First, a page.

When you over torque a socket, it can shatter or crack when it fails. Doing this to a regular socket is asking for danger, so I suggest keeping a cheap set of impact grade sockets for dangerous duty. I say cheap because you’ll be angry if you break an expensive one.
The other risk you run while using a cheater bar is possibly snapping off the bolt or stud. If the bolt is in a blind hole (threaded into a tapped hole instead of a nut on the other side), cheater bars are a dangerous game. If you’re lucky, the threaded stub left behind after a bolt snaps won’t sit flush with the surface it was bolted.
Welder to the Rescue
If you do have a bit of stud sitting above the surface, screwing a new nut on and welding it to the stub from inside the nut gives you a new chance to win the fight. Even a beginner welder should be able to pull off this simple task. Be sure you give everything time to cool off before trying your luck again.
Drill and Tap
If the welded nut trick won’t work, and the broken bolt is in a blind hole, then you’re stuck. The last resort you have is usually drilling out the bolt and re-tapping the hole. If you’re lucky, you can drill out part of the bolt and use an easy-out device, but I’ve never had much luck with them.
Easy outs are tools that either grip the inside of a drilled bolt or the outside of a broken bolt or stud. They are useful in rare circumstances, but as I said, I’ve not had good luck with them. Their theory is sound, but in practicality, I haven’t seen much success.
The more I work on things, the less inclined I am to fiddle with less convincing methods of frozen bolt removal. For me, using an acetylene torch set is the best way to loosen rusted parts, at least most of the time. If a set of torches are not on your farm tools list yet, I suggest you invest in a good one.
I’ve never met a bolt, nut, or flange that hasn’t eventually yielded to the proper use of an acetylene torch, however, it’s not always a good idea. When working on truck parts that are close to fuel tanks, struts, or shocks, open flame and indiscriminate heat is a bad idea. Bad things can happen, so try another method.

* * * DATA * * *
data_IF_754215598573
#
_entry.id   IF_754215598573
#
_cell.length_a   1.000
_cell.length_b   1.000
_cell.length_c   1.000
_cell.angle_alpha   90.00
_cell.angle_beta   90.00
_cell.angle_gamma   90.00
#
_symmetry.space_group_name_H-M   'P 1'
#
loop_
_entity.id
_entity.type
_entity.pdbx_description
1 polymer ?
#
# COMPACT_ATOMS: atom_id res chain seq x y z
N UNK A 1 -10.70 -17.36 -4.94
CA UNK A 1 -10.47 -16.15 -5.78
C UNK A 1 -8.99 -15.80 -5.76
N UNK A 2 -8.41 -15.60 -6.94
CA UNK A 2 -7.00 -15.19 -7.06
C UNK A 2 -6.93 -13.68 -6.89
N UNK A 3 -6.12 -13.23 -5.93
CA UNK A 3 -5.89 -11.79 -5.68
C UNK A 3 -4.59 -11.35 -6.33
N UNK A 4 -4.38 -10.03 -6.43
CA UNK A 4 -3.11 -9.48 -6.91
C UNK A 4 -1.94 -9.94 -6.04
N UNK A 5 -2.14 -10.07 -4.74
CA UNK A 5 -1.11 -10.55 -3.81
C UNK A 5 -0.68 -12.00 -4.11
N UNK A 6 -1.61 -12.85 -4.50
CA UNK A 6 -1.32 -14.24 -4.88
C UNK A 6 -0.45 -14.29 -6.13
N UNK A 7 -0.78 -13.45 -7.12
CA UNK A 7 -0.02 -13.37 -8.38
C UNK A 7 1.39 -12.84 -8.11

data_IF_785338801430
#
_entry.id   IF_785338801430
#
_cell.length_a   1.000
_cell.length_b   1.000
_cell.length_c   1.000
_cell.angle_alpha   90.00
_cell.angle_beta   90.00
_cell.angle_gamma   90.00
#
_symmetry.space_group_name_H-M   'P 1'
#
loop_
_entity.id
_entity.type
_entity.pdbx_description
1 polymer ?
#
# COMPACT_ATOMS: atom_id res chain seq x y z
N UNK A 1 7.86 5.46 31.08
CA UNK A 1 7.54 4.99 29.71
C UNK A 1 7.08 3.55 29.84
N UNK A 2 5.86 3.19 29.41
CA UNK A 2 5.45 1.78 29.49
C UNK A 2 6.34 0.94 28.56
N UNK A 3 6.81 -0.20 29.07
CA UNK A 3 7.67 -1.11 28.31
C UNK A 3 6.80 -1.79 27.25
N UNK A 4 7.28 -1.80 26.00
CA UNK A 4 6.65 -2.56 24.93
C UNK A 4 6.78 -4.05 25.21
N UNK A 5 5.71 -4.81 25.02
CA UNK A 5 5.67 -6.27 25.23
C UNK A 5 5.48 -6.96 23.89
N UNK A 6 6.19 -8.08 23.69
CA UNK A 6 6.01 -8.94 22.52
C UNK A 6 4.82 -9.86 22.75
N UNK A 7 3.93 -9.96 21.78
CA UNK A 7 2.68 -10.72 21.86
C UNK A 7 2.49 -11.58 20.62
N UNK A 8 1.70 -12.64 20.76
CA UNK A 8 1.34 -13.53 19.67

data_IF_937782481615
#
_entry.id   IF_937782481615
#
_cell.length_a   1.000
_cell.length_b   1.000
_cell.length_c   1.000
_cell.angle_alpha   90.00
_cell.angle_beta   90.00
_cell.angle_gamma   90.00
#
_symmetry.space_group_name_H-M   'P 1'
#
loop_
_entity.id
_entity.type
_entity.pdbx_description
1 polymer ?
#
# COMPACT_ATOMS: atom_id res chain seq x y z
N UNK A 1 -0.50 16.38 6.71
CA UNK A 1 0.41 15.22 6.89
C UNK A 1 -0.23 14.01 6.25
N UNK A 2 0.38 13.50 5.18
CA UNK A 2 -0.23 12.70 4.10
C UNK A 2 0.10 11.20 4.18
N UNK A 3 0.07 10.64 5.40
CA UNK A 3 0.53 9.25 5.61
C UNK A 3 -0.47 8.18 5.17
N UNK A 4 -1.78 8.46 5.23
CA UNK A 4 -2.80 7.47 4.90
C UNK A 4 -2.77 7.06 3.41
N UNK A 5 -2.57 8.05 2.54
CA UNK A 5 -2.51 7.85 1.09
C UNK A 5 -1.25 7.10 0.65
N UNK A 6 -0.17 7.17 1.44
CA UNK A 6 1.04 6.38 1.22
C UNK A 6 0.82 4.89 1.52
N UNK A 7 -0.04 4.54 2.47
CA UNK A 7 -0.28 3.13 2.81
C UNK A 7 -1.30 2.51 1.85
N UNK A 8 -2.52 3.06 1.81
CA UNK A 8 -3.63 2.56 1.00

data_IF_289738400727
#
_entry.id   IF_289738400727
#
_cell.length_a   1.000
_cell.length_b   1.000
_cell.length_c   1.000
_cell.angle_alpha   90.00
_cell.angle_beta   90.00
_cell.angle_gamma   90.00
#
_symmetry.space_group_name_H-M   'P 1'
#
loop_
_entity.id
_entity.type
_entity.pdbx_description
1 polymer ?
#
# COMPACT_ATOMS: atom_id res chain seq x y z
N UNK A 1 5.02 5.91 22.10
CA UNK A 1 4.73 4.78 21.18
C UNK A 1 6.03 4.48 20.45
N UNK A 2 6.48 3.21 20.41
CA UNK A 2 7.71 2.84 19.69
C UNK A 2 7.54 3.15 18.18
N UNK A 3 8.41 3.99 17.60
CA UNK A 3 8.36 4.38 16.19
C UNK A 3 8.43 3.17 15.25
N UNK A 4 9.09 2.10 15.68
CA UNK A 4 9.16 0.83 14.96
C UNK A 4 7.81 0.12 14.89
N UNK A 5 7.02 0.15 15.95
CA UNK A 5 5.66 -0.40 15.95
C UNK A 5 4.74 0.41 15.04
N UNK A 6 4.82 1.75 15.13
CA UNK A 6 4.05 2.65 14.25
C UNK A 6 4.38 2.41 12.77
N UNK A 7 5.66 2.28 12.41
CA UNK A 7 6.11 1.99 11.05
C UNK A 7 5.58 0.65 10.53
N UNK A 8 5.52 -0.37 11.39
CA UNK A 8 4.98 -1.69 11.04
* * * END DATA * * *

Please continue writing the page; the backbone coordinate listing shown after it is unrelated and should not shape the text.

If you want to unbolt a stubborn part with heat, be aware that simply heating everything won’t give you the desired result. The nut or whatever metal has the threaded hole is what needs to heat up, not the threaded shaft of the bolt or stud.
Warming a nut or part that something is bolted into expands the hole in which the object is threaded. By expanding this metal, the hole gets ever so slightly larger. By opening this hole up, tolerances are opened and rusty threads will move.
I’m a fan of impact wrenches, either pneumatic or heavy-duty electric. Many stiff bolts and nuts need a hit from one of these tools to come loose, but they come in handy when heating a nut or bolt. The rhythmic torque pulse has a way of breaking rusty bolts free of their threaded confines easily, especially when heat is applied.
If the rusted offender is just too stubborn, sometimes you need to destroy it to remove it, and then replace it. You could spend hours fighting some bolts, but in the end, if there’s no need to save the bolt or extract the bolt from a part, cutting it may be the most reasonable answer.
There are devices meant to split metal nuts, but I haven’t had great luck with them. Cutting wheels on a grinder, a reciprocating saw, or a good old torch set may be your best bet.
Do you have some other tricks up your sleeve? What do you think is the best way to loosen rusted parts? Let us know in the comments below!